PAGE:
Primogeniture was the name for the English law that made the oldest son heir to a family estate if the head of the family died without a will or without providing for some disposition of his or her property. This practice was intended to preserve large estates in aristocratic England. For a number of reasons, including their greater desire to duplicate the English way of life, the southern American colonies adhered more closely to the practice of primogeniture than did the colonies in the North. As early as 1762, however, the North Carolina Assembly provided that, in cases of intestacy , a wife was to receive one-third of landed property with "all the rest by equal Portions, to and amongst the Children ." After the Revolution , the state legislature  also ended primogeniture with a bill in 1784 requiring that land be divided equally among all children in cases where no will existed. By the end of the eighteenth century, primogeniture had been abolished everywhere in the United States.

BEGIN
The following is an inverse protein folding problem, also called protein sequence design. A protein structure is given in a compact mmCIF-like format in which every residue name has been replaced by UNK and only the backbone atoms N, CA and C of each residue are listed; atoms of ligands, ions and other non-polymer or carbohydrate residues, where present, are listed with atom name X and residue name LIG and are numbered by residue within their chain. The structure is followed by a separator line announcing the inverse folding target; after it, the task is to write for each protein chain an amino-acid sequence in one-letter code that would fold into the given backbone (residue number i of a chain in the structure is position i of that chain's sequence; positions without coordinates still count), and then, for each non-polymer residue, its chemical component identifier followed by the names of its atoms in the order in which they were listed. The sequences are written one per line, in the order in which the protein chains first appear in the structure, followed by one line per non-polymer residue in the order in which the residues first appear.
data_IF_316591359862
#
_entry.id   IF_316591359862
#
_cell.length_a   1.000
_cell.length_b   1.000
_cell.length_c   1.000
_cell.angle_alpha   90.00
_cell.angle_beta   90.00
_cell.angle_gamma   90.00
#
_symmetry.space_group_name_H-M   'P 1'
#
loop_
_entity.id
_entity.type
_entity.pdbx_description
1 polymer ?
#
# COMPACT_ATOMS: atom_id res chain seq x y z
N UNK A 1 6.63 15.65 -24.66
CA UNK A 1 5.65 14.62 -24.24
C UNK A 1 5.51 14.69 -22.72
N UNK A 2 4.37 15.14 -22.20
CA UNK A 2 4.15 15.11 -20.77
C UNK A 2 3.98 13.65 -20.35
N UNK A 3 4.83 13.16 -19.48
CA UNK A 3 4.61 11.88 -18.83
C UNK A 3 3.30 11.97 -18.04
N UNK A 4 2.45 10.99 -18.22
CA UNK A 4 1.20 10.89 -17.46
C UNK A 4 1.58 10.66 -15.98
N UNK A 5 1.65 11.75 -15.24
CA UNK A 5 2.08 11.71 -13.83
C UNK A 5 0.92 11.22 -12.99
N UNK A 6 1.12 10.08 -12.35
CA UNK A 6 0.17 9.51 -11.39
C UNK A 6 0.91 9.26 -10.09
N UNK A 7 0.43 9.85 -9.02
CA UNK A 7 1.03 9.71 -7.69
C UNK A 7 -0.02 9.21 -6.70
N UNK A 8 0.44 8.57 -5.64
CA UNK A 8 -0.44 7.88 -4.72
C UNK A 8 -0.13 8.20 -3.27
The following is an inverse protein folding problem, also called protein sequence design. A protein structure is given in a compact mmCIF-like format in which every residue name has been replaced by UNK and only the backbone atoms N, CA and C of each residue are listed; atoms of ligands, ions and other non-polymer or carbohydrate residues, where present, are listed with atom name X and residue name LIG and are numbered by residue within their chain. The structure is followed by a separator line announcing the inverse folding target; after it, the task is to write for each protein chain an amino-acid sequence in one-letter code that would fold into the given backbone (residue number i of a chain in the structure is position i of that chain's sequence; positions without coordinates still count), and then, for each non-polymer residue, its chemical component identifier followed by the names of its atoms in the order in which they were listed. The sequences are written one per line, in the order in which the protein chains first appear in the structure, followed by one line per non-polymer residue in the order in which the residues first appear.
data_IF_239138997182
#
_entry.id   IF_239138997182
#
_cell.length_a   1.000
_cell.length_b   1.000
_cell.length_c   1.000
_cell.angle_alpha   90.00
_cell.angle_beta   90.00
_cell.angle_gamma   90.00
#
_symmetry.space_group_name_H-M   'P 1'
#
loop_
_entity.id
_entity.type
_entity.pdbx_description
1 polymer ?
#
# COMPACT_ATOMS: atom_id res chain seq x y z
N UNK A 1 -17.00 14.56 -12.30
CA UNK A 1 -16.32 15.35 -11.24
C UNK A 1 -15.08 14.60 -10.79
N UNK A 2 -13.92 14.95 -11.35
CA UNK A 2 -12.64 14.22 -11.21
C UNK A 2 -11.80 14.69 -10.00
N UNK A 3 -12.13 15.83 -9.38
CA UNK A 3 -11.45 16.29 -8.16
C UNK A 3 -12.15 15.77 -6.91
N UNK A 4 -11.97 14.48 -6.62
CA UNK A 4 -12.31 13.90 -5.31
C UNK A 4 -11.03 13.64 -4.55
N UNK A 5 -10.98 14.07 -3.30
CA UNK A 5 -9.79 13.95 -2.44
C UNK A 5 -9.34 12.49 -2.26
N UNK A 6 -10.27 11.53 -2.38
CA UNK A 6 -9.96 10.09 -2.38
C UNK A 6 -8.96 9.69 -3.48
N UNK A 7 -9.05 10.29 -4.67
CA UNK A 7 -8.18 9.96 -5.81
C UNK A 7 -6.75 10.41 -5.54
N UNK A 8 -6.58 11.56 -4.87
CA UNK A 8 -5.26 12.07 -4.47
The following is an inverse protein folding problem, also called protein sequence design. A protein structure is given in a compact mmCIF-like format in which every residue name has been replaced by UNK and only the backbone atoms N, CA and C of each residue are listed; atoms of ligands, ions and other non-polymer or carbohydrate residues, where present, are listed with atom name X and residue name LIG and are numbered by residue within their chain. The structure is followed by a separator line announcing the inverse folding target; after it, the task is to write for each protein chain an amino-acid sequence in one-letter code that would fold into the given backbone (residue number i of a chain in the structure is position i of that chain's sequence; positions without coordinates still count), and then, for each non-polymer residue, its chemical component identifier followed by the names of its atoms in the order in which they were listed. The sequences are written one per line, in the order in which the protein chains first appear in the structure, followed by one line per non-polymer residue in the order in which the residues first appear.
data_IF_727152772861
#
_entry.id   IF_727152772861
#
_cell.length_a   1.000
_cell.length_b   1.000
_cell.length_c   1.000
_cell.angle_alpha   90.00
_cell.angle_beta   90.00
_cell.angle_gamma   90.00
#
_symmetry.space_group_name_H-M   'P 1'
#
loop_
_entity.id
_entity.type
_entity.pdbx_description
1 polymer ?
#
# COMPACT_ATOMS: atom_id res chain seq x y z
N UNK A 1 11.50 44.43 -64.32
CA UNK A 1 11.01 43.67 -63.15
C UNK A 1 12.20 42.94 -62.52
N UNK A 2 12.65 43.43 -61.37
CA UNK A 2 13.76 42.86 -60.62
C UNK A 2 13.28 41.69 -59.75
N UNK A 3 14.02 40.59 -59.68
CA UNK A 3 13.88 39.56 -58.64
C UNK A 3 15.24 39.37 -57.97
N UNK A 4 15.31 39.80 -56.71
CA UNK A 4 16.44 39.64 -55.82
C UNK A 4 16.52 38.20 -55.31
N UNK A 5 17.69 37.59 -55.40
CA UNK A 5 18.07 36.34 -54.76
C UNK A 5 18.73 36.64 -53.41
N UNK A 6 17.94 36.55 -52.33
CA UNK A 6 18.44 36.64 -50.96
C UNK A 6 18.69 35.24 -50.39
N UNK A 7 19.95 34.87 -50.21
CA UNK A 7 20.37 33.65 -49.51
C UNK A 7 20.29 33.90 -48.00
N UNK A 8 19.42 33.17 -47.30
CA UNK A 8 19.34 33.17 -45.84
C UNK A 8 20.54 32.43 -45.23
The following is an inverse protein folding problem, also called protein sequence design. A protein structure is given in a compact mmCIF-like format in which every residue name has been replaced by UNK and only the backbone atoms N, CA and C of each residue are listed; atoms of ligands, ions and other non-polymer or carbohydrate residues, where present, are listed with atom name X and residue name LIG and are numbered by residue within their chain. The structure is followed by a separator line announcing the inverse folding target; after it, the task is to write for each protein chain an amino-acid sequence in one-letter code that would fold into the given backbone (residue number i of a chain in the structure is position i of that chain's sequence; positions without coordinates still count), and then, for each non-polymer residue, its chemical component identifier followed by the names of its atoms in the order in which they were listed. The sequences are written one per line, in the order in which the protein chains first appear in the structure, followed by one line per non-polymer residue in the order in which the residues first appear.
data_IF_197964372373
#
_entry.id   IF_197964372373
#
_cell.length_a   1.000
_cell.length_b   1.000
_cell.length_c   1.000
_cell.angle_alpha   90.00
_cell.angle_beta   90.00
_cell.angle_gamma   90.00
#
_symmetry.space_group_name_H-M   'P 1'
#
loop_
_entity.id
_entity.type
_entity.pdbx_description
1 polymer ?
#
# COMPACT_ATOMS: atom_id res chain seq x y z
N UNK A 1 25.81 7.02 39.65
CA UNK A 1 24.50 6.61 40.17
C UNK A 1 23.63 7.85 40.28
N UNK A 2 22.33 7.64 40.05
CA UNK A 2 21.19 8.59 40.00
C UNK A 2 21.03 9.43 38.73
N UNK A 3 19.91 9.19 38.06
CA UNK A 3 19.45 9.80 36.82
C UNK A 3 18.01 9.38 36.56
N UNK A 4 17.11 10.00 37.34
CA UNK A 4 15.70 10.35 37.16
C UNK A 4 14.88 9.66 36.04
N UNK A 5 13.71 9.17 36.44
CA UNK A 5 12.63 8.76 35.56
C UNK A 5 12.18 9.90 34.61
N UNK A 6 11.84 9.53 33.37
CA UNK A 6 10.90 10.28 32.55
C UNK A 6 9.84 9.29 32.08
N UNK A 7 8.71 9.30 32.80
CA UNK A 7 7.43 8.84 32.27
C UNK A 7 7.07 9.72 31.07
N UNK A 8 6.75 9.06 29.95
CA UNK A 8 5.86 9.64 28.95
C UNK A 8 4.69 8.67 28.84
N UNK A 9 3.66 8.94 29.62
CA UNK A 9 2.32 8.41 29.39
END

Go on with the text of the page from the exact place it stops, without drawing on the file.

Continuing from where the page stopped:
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Marylynn Salmon, Women and the Law of Property in Early America (1986).
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"An Act Concerning Filial Portions, Legacies and Distributive Shares of Intestates' Estates." The revised statutes of the State of North Carolina, passed by the General Assembly at the session of 1836-7. Raleigh: Turner and Hughes. 1837. p.368-370. http://digital.ncdcr.gov/u?/p249901coll22,632505  (accessed October 23, 2012).
Boyd, William K. "The American Revolution and Reform in the South." Proceedings of the annual meeting of the State Literary and Historical Association of North Carolina. Raleigh [N.C.]: Bynum Printing Company. 1923. p.25-27. http://digital.ncdcr.gov/u?/p249901coll22,398199  (accessed October 23, 2012).
1 January 2006 | Spindel, Donna J.